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Sunday, August 31, 2014

Analyst predicts lowest Labor Day gas prices since 2010

Most U.S. motorists will encounter the cheapest Labor Day weekend for driving in four years thanks to a downtrend in gasoline prices that began in July and probably won’t conclude until fall, the website GasBuddy.com predicted Wednesday.

Partly as a result, traffic is expected to be heavy on the nation’s roads: AAA Travel projects 34.7 million Americans will journey 50 miles or more from home during
the holiday weekend, the highest volume for the holiday since 2008 and a 1.3 percent increase over 2013. ...

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Most U.S. motorists will encounter the cheapest Labor Day weekend for driving in four years thanks to a downtrend in gasoline prices that began in July and probably won’t conclude until fall, the website GasBuddy.com predicted Wednesday.

Partly as a result, traffic is expected to be heavy on the nation’s roads: AAA Travel projects 34.7 million Americans will journey 50 miles or more from home during
the holiday weekend, the highest volume for the holiday since 2008 and a 1.3 percent increase over 2013.

About 1.8 million New Englanders are expected to travel over the holiday weekend, a 1.6 percent increase over 2013.

Off the roads, 8 percent of travelers – about 2.65 million – will travel by air, a 1 percent increase from last year.

Gasbuddy.com said cheaper global and domestic crude oil prices have pushed costs for North American refiners lower despite violence in the Middle East and uncertainty about long-term Russian energy supplies. U.S. benchmark crude oil futures are down nearly $9 a barrel from where they stood ahead of Memorial Day weekend.

“We expect to see stable gasoline prices from now through mid-September,” GasBuddy.com chief oil analyst Tom Kloza said. “Some more significant declines could come after September 15, when the ‘recipe’ for gasoline changes in most states.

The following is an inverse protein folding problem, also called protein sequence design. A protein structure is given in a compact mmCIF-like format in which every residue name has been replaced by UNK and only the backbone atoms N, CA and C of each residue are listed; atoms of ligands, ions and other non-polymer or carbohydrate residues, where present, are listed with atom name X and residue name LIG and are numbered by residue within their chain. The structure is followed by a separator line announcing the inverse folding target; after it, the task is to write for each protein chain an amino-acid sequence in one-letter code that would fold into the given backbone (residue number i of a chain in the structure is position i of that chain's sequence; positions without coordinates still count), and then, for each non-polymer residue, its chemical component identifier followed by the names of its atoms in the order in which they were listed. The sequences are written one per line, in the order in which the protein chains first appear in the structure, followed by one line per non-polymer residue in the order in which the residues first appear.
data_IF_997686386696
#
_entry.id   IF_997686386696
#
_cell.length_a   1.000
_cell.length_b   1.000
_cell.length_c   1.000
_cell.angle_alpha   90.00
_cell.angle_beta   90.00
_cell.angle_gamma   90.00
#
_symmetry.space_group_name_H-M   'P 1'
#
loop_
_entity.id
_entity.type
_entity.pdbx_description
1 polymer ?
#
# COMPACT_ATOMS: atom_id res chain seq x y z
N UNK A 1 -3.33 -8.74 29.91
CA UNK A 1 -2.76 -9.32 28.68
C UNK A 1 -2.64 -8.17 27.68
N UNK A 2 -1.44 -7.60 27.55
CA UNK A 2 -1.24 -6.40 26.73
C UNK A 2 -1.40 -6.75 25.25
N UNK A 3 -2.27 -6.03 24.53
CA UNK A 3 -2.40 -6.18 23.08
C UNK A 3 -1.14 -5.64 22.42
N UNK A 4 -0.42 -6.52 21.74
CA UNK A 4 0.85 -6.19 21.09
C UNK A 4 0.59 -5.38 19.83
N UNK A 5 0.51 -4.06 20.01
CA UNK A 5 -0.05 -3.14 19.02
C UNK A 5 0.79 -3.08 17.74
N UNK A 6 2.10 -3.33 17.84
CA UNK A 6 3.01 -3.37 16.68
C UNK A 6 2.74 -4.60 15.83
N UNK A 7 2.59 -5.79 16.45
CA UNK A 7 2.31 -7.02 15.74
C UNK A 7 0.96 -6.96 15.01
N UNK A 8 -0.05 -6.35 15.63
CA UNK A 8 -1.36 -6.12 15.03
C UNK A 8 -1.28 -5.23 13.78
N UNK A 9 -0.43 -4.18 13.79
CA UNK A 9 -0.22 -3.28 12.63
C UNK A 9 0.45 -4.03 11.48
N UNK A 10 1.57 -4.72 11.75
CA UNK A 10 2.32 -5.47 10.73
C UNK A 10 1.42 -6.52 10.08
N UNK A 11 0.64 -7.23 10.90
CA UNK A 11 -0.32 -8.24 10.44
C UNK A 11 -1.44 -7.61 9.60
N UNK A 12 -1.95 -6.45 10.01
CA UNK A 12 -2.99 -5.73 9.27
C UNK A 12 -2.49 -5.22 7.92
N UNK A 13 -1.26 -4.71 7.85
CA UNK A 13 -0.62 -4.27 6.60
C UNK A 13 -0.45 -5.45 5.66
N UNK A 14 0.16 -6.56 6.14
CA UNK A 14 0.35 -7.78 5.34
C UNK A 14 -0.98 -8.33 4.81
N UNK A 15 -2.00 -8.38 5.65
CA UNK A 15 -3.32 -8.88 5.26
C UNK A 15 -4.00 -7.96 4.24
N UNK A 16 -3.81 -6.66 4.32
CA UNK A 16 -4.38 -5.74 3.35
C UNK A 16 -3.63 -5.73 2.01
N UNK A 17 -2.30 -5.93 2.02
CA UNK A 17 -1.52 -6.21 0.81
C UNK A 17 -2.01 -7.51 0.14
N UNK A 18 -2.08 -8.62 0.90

“By Veterans Day, we anticipate that much of the country could be looking at average prices below $3.25 a gallon with thousands of stations under $3 a gallon.”

Regions that receive most of their gasoline from the U.S. Gulf Coast, which accounts for more than 51 percent of U.S. refinery capacity, could see the cheapest prices.

Some competitive retailers have already dropped prices to $3 a gallon or lower in 10 states, all of which get much of their fuel from refiners in Texas, Louisiana and Mississippi.

GasBuddy.com also projects that pump prices will dip in Rocky Mountain and Midwestern states, as well as Southwestern and Pacific Northwestern locations.

Less certain is the 60-day outlook for California and the Northeast.

Northeastern supply tightness could linger thanks to some looming refinery maintenance in the Canadian Maritimes, the site said.

As for other costs, AAA said airfares will be an average of 2 percent higher than last year, daily car rental costs will be about the same as last year at $51 and hotel rates will be much higher: 9 percent higher for midrange and 6 percent higher for upper range.